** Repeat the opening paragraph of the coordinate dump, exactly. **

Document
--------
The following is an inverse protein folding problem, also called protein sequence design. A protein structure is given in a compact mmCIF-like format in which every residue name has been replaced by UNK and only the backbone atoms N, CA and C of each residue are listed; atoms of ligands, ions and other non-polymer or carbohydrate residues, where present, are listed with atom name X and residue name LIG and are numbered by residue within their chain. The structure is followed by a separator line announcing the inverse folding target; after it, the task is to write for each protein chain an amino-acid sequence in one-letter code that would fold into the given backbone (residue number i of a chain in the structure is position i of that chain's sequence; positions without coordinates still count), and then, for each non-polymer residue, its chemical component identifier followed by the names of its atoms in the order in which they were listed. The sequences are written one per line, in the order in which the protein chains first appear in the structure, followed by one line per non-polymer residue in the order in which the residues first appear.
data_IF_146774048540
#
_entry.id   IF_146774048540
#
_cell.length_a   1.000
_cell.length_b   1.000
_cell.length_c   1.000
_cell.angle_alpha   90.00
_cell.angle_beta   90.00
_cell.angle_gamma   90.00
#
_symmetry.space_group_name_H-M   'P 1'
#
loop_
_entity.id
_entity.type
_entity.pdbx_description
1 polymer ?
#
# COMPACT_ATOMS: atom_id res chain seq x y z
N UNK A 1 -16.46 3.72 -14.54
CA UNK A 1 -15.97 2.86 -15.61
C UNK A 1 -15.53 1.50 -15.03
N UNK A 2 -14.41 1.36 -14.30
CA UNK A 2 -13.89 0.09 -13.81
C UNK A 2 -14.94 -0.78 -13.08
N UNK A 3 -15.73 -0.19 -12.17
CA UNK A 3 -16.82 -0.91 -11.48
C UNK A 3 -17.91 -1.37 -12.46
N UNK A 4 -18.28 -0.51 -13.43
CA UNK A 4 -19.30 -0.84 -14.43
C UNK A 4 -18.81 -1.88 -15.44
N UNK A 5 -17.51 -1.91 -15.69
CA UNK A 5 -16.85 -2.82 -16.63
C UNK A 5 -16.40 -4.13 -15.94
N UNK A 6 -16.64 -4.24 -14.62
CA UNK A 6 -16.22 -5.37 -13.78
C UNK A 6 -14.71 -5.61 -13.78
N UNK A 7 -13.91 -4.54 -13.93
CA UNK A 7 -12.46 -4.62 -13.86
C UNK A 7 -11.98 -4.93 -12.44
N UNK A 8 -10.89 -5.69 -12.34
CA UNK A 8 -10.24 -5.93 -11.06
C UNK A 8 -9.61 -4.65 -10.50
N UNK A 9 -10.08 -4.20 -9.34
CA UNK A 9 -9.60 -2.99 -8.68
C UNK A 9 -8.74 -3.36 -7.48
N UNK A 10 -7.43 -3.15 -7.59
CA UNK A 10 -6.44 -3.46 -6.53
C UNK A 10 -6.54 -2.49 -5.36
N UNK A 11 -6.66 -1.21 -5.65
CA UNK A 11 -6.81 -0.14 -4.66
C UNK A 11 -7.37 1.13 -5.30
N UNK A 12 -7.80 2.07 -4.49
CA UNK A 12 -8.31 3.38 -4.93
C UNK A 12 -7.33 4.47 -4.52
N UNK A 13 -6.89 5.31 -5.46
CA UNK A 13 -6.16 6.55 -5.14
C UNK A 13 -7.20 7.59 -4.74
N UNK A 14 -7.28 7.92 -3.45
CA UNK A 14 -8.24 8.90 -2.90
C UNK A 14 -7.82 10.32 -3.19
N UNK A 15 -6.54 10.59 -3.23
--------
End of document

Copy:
The following is an inverse protein folding problem, also called protein sequence design. A protein structure is given in a compact mmCIF-like format in which every residue name has been replaced by UNK and only the backbone atoms N, CA and C of each residue are listed; atoms of ligands, ions and other non-polymer or carbohydrate residues, where present, are listed with atom name X and residue name LIG and are numbered by residue within their chain. The structure is followed by a separator line announcing the inverse folding target; after it, the task is to write for each protein chain an amino-acid sequence in one-letter code that would fold into the given backbone (residue number i of a chain in the structure is position i of that chain's sequence; positions without coordinates still count), and then, for each non-polymer residue, its chemical component identifier followed by the names of its atoms in the order in which they were listed. The sequences are written one per line, in the order in which the protein chains first appear in the structure, followed by one line per non-polymer residue in the order in which the residues first appear.